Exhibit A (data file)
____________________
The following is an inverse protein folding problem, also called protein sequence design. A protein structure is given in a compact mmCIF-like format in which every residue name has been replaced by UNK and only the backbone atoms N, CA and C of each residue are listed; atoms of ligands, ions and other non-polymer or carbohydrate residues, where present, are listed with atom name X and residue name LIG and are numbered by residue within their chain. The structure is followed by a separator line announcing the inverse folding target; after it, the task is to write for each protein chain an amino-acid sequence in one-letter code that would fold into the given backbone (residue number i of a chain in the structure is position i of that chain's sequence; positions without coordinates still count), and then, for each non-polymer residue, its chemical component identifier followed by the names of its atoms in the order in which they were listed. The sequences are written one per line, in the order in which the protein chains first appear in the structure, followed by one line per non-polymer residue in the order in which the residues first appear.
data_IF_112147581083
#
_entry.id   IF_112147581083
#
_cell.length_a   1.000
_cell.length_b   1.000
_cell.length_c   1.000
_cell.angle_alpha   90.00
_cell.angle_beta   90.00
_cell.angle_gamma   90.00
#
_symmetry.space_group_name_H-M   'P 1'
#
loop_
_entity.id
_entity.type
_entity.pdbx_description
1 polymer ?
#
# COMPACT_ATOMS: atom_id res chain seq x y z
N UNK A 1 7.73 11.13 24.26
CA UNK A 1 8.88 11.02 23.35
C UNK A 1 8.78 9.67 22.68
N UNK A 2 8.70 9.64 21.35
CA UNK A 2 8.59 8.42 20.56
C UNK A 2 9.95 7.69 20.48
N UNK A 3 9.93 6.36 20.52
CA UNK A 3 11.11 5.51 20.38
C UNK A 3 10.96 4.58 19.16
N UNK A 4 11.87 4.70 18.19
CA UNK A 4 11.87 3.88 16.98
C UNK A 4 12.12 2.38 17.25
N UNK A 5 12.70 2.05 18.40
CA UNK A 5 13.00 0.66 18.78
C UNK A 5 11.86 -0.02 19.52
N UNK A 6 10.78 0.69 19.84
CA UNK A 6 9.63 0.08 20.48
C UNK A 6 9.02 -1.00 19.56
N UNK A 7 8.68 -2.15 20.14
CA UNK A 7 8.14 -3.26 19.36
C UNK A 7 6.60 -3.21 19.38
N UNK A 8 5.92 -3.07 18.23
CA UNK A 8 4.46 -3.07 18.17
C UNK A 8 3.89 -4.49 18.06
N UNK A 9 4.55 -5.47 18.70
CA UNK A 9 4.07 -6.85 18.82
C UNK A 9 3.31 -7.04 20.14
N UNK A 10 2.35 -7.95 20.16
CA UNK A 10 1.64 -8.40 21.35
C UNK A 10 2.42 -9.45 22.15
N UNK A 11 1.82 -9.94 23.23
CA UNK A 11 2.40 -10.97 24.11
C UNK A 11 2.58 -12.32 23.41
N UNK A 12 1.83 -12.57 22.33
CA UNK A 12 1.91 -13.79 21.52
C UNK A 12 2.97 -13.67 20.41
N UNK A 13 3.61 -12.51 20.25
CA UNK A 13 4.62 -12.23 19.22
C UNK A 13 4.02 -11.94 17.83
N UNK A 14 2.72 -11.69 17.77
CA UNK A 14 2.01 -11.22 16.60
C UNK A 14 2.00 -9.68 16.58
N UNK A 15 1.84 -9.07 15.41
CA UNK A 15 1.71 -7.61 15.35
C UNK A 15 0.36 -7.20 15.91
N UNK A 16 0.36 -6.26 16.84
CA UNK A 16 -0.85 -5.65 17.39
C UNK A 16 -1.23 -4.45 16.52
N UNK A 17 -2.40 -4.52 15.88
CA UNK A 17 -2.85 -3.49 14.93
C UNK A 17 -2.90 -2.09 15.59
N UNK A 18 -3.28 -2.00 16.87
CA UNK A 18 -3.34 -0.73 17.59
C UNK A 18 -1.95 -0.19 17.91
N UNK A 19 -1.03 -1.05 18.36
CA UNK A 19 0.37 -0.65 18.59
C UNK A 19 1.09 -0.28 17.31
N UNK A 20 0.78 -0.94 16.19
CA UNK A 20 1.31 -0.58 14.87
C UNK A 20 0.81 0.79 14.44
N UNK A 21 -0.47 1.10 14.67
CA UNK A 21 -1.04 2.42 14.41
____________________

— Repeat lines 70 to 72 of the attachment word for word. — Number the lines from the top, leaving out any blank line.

N UNK A 17 -2.40 -4.52 15.88
CA UNK A 17 -2.85 -3.49 14.93
C UNK A 17 -2.90 -2.09 15.59